It has two parts: a vast database of public records of various kinds, digitized and indexed by all sorts of things; and a sort of huge family-tree Wiki which anyone who signs up (for free!) can edit, which is both wonderful and horribly full of data-quality problems omg you wouldn’t believe it.

I wrote to one person, on the system, asking her why she’d removed one very correct-looking father-son relationship from the Family Tree part, and she replied asking who the heck I was, and why I was questioning edits that she’d made to her own family tree? She was rather surprised to be told that the family tree is actually shared between everyone, and that her pruning out of relationships that she wasn’t personally interested in had been messing up everyone else’s trees, too.

In another part of my family tree, someone has been busy for the last two months changing the name associated with one particular entry back and forth between two completely different names. I’m guessing this is because they don’t actually understand how the interface works. They have also completely merged the information of two as far as I can see entirely different couples; the information from the two husbands has been merged into one, as has the information from the two wives. The resulting horrible mess has so far discouraged me from going in and actually doing anything about it, other than adding an incredulous annotation to the page.

But anyway! Descended from Henry I! King of England!

Great great great etc gramps

Great great great etc gramps

Henry, it seems, had an illegitimate daughter named variously Aline or Alix or Alice Fitzroy and/or von England, by a woman whose name is unknown at least to me. This daughter cleverly married Matthieu (or Matthew) I of Montmorency, which led to a line of like a dozen more dudes of Montmorency, named Matthew and Charles and Jean and Phillipe and Joseph and Jacques and things, until we suddenly get to Christian Berent Van Horn, born in about 1570. Not immediately clear what happened to Montmorency.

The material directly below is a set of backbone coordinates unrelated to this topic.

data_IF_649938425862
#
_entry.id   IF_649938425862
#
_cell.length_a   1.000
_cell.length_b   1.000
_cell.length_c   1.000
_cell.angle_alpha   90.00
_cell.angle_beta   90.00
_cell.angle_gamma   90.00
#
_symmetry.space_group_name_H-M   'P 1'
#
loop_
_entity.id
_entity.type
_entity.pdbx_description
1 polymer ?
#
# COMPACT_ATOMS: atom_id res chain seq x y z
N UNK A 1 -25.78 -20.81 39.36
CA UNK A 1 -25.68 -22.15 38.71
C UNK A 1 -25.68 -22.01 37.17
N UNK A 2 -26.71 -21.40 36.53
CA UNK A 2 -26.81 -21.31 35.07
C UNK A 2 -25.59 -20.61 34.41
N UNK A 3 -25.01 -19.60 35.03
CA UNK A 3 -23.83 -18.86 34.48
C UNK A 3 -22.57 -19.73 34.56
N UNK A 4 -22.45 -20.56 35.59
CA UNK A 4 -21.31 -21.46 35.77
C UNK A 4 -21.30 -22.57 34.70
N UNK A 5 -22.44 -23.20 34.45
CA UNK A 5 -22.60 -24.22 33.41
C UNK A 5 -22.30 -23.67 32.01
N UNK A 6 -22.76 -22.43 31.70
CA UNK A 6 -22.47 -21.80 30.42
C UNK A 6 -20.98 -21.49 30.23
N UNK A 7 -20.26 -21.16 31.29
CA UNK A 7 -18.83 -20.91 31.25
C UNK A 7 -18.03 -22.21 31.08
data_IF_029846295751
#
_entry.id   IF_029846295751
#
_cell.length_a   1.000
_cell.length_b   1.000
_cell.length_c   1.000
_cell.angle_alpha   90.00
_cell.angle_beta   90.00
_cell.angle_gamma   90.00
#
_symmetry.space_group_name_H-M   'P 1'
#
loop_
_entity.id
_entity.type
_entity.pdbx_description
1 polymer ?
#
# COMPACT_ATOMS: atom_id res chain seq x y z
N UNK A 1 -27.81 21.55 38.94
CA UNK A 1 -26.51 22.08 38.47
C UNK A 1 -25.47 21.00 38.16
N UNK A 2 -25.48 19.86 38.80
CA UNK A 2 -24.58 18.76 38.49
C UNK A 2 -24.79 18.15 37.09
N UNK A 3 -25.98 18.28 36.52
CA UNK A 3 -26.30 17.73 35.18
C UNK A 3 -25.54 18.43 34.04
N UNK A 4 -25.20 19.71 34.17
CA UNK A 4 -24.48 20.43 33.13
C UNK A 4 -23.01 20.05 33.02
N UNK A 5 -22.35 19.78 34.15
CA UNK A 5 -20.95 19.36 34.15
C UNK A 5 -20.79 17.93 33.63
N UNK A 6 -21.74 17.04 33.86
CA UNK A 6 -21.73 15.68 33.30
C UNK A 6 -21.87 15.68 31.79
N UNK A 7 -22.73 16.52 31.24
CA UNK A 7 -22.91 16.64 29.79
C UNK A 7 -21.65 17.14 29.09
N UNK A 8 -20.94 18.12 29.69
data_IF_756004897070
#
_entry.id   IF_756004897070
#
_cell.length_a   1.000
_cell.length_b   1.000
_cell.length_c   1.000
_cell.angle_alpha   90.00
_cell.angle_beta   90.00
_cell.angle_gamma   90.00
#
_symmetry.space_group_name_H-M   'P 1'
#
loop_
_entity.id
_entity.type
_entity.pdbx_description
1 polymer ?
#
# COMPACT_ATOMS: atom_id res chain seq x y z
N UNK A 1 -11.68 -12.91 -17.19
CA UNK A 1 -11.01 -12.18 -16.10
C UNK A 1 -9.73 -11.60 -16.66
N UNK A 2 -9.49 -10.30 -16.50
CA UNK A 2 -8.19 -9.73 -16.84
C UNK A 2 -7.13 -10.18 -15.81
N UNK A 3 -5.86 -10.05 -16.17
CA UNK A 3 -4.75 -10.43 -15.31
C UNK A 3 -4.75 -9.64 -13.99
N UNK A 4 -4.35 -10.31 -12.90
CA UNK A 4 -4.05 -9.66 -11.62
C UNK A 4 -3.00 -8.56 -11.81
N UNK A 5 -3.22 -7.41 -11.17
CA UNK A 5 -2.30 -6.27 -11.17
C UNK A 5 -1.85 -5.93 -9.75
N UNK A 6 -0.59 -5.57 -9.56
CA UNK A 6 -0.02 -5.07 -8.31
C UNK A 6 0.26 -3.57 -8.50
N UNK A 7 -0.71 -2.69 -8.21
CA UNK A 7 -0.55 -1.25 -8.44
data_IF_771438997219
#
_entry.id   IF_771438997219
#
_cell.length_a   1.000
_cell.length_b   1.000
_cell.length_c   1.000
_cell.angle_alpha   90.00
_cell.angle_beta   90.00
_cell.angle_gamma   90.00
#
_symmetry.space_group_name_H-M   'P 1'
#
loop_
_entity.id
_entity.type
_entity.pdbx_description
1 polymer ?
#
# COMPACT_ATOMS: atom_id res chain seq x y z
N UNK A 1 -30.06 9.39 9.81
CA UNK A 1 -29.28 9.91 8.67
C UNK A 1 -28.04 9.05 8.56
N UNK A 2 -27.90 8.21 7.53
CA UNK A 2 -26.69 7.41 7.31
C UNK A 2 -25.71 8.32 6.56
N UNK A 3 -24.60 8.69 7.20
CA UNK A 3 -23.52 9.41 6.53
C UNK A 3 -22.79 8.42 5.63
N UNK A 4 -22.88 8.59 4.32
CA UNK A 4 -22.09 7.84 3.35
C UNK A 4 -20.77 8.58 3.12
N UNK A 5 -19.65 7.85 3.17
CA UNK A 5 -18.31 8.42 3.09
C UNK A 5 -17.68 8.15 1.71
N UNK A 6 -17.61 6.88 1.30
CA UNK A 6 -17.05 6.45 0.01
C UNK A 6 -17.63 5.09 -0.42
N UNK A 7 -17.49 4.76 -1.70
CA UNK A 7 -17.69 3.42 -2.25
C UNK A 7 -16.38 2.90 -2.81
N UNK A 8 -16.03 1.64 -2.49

We then have four or five generations of Van Horns, until Styntje Van Horn marries one David Cossart in New York, America, in 1696. There is then a bit of a mess, or to be frank a horrible mess, as various Cossarts and Cossats and Cassets, all named David and/or Francis, father each other for a few generations, until we get to the birth of the memorably-named Massillon Cassat in the more civilized year of 1840. He has a daughter, she has a son, and that son marries my mother, and they beget me.


So there you can see my descent, in terms of both ancestry and social status, from Henry I of England, through all them Montmorencies and Van Horns and Cassats, to your humble weblogger, sitting here with tennis happening on the TV.

Isn’t nature wonderful!

(And since it’s all on a random Wiki that your Uncle Irving could randomly switch all of the relationships around in at any time, any or all of it, at least before the last Cassat daughter of whom I have memories of personal testimony, could be utterly made up! But we don’t let that worry us; the past is always uncertain, even moreso than the future.)